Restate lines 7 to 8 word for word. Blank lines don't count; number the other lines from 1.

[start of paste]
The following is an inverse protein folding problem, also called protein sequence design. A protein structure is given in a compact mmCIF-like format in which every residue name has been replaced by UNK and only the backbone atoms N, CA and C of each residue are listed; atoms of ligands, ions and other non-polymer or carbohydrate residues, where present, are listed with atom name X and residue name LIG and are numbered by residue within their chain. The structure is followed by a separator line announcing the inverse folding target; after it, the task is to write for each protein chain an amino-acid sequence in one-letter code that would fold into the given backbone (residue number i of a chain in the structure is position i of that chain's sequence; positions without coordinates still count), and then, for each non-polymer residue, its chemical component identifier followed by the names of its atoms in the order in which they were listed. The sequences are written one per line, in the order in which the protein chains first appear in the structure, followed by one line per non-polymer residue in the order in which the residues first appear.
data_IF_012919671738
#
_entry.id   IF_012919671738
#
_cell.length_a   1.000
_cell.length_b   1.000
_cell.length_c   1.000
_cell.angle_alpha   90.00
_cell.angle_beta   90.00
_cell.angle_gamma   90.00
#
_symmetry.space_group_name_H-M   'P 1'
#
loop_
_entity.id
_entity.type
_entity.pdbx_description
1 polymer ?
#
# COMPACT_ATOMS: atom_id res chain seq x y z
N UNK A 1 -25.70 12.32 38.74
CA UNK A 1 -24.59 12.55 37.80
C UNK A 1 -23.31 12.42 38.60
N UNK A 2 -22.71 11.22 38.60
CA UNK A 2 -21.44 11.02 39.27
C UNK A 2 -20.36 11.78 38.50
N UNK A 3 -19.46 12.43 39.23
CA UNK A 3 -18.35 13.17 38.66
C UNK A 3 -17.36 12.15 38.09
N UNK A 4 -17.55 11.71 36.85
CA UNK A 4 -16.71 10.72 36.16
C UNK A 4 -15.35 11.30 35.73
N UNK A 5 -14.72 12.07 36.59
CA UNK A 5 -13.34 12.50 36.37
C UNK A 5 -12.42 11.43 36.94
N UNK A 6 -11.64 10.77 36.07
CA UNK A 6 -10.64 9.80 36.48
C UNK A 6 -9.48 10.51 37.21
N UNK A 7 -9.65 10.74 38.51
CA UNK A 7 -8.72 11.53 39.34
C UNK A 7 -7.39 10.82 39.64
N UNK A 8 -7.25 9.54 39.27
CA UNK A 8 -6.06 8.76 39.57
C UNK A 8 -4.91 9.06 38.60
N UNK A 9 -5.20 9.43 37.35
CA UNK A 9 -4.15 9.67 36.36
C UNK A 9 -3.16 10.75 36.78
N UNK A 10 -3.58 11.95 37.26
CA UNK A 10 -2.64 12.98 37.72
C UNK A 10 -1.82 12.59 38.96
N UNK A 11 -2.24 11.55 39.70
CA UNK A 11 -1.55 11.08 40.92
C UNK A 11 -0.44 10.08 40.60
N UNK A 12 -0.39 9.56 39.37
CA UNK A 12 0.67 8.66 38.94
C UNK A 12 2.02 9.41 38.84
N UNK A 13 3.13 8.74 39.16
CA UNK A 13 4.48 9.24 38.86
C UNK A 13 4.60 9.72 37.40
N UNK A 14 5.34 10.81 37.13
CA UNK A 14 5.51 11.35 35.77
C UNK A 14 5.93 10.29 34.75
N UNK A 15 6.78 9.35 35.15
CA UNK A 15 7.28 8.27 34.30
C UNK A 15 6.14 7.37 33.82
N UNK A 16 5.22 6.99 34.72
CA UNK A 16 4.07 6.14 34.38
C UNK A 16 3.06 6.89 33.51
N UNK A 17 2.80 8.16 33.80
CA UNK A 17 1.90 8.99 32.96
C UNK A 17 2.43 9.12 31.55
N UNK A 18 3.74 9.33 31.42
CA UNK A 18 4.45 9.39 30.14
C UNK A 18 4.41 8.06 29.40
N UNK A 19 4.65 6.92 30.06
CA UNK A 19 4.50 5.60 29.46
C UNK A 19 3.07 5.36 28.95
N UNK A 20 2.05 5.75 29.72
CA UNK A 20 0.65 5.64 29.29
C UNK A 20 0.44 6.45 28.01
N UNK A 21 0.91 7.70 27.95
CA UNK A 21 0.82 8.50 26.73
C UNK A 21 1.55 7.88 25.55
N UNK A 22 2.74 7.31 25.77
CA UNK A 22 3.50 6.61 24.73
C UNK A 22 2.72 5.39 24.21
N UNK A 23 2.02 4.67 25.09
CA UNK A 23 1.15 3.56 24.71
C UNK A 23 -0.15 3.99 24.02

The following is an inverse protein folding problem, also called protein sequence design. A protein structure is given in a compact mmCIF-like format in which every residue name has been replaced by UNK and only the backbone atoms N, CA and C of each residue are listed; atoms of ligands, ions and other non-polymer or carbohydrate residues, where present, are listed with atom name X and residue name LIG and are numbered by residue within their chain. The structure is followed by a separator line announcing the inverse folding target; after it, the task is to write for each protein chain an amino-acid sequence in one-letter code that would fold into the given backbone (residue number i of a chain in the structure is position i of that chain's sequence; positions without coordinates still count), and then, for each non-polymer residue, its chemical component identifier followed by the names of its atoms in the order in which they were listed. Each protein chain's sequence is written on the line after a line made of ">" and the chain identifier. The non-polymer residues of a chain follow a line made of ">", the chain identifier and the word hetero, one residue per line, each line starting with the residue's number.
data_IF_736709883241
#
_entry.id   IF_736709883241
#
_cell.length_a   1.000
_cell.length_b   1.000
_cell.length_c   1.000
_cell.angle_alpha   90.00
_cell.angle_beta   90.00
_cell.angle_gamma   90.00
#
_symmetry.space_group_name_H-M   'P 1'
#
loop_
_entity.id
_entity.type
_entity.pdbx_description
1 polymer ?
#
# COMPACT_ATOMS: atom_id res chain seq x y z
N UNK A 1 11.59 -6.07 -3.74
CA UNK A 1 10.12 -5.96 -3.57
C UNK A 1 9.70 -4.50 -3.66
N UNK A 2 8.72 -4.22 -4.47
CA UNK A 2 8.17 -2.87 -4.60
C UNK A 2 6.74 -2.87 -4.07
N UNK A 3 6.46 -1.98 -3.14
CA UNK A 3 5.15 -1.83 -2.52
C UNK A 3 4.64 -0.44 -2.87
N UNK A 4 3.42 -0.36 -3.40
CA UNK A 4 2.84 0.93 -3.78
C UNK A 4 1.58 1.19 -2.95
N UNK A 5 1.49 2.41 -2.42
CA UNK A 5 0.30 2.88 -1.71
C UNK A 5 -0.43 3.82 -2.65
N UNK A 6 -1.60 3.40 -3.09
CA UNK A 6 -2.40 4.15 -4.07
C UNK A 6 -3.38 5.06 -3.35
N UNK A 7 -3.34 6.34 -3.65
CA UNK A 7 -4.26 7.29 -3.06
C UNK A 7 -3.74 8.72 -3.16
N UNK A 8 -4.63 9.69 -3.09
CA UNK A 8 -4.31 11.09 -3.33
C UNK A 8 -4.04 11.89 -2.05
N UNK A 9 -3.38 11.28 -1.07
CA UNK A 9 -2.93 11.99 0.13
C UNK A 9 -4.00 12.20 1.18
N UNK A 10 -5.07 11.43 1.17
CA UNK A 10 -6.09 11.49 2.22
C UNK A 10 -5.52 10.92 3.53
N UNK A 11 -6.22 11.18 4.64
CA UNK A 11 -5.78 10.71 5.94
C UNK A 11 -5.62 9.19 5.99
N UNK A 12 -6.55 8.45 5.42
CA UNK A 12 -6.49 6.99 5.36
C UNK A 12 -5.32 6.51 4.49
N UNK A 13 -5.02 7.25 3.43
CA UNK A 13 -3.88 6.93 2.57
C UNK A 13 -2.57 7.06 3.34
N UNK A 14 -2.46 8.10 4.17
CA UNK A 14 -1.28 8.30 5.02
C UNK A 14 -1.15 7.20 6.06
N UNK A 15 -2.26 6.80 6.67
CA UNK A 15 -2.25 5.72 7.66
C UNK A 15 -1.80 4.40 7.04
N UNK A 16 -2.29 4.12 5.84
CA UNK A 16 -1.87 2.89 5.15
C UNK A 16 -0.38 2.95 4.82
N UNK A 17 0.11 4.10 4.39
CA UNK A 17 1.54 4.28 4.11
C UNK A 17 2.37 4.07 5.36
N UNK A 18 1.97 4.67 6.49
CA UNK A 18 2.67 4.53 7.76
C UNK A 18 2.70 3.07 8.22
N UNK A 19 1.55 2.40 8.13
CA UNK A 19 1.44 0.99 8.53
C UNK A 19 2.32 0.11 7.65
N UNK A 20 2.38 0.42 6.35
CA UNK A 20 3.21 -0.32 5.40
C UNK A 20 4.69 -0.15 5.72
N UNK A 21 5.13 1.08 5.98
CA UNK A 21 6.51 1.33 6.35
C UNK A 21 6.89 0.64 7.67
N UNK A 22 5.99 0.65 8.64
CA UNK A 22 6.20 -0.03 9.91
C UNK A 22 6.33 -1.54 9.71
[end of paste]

_cell.length_b   1.000
_cell.length_c   1.000